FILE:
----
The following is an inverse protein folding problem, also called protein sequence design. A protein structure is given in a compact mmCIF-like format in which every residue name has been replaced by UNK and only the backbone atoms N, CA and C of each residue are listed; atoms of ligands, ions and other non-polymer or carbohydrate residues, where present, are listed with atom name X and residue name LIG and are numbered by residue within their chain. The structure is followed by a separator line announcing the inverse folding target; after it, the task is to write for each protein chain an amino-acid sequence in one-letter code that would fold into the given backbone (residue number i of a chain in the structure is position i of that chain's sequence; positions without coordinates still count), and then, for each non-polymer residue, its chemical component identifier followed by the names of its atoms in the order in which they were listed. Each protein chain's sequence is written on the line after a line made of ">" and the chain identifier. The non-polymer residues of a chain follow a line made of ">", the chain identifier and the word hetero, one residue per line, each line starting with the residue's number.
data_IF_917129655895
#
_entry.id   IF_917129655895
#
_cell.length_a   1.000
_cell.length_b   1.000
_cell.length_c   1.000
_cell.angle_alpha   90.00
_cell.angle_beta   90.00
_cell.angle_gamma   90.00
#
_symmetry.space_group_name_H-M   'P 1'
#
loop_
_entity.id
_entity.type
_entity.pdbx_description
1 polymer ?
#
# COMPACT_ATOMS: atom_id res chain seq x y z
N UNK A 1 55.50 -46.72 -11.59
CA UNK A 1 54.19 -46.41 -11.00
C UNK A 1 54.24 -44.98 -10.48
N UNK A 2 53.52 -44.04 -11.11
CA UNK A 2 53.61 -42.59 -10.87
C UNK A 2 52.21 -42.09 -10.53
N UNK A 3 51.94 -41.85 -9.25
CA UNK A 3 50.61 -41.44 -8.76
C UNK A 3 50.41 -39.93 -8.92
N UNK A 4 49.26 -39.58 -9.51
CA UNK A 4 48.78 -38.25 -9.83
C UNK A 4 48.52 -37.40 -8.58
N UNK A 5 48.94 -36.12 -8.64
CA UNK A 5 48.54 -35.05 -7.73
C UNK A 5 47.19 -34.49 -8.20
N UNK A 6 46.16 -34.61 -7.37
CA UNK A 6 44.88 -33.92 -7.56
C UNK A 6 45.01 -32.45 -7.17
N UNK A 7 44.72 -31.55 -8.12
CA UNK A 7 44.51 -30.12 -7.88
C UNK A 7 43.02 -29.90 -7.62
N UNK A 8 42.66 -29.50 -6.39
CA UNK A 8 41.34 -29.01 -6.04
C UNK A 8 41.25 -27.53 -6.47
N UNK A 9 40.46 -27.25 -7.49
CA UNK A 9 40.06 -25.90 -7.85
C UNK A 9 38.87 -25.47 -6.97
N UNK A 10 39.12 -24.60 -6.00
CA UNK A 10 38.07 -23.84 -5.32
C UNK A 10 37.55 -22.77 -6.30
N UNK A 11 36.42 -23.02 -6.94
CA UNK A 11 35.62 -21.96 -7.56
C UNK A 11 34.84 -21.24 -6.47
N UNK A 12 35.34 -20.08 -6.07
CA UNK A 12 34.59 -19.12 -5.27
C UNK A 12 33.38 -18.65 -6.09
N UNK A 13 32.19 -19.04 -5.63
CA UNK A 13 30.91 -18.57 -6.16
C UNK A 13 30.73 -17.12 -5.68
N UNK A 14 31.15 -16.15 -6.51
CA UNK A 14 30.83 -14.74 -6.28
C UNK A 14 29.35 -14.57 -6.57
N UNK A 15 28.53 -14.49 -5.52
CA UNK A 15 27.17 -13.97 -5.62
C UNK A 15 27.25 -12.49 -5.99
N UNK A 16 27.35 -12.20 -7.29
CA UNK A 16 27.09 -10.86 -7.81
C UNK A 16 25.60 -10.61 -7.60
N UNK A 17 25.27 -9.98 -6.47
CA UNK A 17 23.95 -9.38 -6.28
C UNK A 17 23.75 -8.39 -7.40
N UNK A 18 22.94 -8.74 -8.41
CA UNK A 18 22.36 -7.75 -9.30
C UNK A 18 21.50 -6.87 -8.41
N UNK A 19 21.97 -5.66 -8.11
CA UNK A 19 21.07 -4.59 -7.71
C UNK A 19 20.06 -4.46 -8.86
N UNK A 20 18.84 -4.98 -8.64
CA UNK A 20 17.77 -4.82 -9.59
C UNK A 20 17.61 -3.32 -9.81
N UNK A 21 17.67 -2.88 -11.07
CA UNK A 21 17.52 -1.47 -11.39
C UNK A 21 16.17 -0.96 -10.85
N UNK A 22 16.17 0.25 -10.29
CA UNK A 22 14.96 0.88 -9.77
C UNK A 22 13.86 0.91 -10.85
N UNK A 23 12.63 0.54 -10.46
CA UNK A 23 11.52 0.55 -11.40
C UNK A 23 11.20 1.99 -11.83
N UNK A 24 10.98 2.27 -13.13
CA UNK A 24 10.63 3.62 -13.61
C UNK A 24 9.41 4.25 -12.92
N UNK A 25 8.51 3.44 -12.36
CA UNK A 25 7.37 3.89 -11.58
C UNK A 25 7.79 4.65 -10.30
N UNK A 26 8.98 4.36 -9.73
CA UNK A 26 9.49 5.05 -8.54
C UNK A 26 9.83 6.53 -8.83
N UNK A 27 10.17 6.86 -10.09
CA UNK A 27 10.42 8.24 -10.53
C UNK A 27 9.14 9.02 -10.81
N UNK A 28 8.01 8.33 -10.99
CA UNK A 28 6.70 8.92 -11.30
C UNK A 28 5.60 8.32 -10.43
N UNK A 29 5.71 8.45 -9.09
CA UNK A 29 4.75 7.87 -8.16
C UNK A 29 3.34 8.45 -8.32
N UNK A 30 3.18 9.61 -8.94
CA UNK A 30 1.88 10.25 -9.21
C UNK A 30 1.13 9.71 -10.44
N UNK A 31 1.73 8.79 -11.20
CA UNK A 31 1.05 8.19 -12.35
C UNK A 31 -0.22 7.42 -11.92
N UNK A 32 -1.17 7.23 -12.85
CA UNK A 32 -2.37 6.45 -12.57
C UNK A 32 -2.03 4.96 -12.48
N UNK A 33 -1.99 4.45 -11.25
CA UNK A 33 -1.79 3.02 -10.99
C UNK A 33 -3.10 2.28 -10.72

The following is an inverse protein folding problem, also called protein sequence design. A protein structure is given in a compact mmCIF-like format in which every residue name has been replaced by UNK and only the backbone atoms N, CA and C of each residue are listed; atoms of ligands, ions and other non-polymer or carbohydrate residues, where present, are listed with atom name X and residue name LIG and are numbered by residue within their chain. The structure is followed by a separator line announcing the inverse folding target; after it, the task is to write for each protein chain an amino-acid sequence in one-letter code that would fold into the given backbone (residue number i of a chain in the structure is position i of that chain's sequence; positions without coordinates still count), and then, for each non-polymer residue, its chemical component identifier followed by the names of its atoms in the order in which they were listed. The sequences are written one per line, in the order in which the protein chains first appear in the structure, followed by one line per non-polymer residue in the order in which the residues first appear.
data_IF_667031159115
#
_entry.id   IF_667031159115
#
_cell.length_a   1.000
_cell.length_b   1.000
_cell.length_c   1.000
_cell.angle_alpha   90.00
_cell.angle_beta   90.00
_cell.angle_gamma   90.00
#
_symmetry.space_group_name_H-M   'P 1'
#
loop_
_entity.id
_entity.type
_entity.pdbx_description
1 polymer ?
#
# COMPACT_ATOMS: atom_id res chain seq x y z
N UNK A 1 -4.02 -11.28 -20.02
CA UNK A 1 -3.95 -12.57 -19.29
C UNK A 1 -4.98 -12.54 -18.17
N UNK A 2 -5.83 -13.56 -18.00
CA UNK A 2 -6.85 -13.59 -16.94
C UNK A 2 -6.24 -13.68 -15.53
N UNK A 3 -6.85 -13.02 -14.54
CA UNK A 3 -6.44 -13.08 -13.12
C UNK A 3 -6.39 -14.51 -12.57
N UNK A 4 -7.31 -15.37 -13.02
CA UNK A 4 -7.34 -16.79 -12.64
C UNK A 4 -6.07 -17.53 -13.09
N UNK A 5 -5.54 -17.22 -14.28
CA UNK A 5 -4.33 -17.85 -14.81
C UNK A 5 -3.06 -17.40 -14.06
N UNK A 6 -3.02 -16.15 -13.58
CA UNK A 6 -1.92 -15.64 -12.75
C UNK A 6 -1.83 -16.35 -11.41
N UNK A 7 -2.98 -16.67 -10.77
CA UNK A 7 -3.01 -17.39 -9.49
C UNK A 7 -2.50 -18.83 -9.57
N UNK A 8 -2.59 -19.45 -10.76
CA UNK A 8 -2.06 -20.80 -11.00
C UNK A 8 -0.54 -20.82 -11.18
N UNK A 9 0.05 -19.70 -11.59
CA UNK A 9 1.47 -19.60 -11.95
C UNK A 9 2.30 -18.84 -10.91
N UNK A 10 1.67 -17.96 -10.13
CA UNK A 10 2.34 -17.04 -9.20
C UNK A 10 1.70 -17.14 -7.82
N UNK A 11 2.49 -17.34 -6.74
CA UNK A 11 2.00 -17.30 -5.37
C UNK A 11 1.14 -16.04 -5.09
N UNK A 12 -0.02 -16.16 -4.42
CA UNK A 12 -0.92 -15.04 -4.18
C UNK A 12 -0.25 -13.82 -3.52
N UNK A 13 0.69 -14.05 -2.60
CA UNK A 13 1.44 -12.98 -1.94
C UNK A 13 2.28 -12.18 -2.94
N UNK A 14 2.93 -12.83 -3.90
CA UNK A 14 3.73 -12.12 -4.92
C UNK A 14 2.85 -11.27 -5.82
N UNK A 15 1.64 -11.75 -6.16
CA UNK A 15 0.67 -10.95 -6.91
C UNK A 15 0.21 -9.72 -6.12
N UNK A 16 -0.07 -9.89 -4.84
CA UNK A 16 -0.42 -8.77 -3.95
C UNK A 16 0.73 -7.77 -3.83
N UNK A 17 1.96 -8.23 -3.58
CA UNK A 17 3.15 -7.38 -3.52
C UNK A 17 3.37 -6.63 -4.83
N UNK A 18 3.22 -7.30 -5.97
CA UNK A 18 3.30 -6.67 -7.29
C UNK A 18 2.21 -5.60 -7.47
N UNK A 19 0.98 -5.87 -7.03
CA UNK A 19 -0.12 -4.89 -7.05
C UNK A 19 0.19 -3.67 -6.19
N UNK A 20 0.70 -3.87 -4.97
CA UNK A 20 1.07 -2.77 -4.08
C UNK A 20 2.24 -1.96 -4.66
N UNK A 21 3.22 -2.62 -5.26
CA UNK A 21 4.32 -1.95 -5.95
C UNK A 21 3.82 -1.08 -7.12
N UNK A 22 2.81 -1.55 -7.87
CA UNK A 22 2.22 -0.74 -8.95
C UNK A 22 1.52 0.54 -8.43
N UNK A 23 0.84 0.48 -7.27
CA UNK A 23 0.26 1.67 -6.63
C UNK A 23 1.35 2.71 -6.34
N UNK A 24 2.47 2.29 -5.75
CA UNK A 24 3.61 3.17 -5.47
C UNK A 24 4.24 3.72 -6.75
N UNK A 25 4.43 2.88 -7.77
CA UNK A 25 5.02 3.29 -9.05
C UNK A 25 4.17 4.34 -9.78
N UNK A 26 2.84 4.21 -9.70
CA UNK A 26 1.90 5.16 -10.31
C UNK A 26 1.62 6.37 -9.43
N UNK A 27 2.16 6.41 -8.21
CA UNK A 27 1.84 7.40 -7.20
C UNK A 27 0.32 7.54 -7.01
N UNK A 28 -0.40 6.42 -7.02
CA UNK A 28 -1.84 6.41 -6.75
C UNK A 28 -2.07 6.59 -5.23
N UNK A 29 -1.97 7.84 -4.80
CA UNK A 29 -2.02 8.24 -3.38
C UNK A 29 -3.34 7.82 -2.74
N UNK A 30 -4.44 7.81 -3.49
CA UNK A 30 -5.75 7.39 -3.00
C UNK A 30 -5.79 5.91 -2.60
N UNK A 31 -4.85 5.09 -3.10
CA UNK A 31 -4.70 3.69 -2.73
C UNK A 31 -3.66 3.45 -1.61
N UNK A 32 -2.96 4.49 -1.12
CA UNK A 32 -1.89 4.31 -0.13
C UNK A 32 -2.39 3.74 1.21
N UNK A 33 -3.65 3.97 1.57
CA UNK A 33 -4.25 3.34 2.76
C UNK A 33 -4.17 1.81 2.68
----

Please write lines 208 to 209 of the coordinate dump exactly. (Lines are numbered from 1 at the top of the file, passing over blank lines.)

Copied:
N UNK A 23 0.84 0.48 -7.27
CA UNK A 23 0.26 1.67 -6.63